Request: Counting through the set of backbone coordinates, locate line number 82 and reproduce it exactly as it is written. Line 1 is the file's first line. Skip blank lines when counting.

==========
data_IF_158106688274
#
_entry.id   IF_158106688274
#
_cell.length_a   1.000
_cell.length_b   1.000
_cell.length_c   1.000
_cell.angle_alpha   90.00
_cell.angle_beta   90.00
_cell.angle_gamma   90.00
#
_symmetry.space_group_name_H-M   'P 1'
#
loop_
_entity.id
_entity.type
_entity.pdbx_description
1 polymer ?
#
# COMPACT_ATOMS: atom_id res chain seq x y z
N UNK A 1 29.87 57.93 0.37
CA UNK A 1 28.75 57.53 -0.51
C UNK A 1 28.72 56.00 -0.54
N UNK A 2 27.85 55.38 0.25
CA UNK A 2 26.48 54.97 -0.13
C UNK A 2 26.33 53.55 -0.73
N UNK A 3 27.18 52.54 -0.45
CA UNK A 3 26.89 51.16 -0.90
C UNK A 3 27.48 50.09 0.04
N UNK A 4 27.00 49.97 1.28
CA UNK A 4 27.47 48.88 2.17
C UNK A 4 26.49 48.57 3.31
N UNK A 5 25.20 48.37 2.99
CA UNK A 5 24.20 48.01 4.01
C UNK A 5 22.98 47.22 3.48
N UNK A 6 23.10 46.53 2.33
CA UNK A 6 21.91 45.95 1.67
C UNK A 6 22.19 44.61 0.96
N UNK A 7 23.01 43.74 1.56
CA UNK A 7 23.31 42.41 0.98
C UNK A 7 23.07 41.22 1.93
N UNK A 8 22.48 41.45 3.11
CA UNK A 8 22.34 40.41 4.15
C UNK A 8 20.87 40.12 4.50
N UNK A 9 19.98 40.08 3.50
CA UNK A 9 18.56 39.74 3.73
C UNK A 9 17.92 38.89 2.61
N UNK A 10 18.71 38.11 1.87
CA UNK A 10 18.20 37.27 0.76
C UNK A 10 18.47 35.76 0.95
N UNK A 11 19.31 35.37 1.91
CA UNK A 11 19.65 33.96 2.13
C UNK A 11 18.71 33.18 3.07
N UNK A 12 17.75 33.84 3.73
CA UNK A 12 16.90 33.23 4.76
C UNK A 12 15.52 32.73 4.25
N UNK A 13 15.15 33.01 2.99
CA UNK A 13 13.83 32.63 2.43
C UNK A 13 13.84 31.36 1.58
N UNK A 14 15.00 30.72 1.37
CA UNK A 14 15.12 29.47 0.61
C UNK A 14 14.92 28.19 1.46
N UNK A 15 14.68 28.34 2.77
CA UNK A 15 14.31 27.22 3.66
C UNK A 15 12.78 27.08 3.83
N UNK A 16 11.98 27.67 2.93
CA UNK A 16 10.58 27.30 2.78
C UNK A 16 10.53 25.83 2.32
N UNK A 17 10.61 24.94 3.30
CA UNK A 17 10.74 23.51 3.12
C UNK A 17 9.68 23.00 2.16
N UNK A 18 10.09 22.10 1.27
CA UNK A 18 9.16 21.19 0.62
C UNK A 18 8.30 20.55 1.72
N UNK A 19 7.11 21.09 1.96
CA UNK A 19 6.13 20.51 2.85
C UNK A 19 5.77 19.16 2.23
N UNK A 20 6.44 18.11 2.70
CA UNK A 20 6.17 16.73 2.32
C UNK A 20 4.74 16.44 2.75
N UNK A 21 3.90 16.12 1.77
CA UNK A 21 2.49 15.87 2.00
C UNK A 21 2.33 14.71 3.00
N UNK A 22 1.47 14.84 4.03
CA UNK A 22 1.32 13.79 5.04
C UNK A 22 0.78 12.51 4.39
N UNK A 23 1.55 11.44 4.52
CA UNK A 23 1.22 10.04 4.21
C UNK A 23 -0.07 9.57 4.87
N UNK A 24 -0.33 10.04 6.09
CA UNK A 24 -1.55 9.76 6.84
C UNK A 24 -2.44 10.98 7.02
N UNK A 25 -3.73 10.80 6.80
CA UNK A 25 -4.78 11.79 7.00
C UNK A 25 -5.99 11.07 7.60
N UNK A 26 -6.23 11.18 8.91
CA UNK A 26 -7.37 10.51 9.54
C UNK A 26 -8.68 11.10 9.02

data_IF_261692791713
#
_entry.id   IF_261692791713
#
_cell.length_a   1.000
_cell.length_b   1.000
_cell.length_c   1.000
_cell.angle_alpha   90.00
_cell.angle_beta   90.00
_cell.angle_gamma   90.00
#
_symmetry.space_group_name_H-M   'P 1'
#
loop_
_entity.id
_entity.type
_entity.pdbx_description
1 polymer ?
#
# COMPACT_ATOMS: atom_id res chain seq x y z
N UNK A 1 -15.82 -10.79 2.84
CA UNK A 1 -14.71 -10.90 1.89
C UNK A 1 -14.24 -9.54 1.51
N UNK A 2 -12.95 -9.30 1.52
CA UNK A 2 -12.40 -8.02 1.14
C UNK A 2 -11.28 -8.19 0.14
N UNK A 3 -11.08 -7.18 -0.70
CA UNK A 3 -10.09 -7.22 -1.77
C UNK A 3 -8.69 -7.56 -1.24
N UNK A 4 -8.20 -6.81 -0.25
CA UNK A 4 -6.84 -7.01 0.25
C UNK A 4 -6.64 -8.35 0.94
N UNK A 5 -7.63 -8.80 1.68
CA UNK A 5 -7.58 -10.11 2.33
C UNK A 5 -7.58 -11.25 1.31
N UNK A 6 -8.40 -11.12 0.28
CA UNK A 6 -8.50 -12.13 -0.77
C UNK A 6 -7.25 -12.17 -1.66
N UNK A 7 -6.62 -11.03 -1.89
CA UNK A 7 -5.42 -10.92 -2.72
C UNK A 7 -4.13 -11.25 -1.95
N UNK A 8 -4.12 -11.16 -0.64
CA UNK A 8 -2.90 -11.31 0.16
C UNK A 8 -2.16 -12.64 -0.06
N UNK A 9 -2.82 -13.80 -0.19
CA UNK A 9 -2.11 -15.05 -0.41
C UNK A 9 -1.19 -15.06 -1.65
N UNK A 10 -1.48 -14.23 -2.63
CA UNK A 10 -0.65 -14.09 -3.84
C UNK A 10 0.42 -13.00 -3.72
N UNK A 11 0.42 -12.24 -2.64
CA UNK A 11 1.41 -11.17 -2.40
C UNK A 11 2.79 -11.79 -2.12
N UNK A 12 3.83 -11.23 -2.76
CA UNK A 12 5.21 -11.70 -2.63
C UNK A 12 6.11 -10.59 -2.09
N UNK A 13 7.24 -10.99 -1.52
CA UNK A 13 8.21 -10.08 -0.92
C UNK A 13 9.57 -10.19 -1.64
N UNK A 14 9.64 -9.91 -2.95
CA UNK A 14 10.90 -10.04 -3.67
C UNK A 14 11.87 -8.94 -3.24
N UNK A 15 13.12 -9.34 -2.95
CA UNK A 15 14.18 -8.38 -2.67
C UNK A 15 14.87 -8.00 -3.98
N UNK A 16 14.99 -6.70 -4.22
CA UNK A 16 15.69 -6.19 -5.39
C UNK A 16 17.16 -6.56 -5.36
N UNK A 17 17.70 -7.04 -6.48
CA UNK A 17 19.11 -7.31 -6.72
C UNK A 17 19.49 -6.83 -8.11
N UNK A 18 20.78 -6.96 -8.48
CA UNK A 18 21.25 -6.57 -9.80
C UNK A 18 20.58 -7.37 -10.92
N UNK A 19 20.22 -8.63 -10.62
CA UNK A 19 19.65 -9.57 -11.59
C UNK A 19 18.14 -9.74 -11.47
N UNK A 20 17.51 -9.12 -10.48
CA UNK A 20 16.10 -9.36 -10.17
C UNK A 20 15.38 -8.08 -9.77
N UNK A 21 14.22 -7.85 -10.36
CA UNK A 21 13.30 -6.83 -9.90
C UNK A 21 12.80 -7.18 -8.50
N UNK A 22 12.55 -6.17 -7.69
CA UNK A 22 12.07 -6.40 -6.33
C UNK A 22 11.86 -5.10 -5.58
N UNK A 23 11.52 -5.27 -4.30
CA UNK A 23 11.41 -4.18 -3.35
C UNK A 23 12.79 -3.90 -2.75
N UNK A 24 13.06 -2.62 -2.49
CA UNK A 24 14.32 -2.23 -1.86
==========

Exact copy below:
CA UNK A 21 2.49 15.87 2.00